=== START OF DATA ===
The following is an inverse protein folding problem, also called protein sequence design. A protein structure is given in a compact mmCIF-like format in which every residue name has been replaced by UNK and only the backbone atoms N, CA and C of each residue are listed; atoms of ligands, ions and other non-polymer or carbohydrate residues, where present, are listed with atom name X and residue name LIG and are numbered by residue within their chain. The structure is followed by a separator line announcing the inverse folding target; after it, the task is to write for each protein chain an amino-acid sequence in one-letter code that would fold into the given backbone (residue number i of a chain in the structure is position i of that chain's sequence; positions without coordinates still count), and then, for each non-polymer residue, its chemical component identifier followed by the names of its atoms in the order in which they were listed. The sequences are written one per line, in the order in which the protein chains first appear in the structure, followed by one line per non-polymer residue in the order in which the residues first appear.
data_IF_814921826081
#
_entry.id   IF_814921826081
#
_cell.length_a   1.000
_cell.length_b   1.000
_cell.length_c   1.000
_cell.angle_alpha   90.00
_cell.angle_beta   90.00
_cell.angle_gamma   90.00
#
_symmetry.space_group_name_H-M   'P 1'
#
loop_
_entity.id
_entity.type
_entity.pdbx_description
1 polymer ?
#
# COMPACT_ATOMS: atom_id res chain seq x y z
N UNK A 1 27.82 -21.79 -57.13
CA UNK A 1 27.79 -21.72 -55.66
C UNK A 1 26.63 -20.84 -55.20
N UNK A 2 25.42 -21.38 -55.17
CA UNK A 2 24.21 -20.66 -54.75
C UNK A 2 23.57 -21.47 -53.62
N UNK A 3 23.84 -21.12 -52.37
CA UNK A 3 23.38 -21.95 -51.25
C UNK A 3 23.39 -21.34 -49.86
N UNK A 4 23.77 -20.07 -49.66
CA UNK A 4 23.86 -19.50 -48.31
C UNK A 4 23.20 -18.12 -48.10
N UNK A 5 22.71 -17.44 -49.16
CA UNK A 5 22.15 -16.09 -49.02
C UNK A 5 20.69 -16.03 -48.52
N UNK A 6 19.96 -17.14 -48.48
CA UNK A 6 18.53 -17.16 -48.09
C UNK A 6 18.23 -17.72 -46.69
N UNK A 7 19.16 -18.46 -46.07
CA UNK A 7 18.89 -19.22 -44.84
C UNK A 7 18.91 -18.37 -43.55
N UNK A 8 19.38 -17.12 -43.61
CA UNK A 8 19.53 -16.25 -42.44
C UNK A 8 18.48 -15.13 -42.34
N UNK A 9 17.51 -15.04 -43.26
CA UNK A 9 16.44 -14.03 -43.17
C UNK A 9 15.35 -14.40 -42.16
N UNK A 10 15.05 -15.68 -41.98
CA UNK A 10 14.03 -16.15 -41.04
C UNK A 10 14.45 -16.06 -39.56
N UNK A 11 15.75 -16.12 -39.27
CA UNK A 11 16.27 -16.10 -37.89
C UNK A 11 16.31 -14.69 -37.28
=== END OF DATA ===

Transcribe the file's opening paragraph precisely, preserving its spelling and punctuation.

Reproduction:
The following is an inverse protein folding problem, also called protein sequence design. A protein structure is given in a compact mmCIF-like format in which every residue name has been replaced by UNK and only the backbone atoms N, CA and C of each residue are listed; atoms of ligands, ions and other non-polymer or carbohydrate residues, where present, are listed with atom name X and residue name LIG and are numbered by residue within their chain. The structure is followed by a separator line announcing the inverse folding target; after it, the task is to write for each protein chain an amino-acid sequence in one-letter code that would fold into the given backbone (residue number i of a chain in the structure is position i of that chain's sequence; positions without coordinates still count), and then, for each non-polymer residue, its chemical component identifier followed by the names of its atoms in the order in which they were listed. The sequences are written one per line, in the order in which the protein chains first appear in the structure, followed by one line per non-polymer residue in the order in which the residues first appear.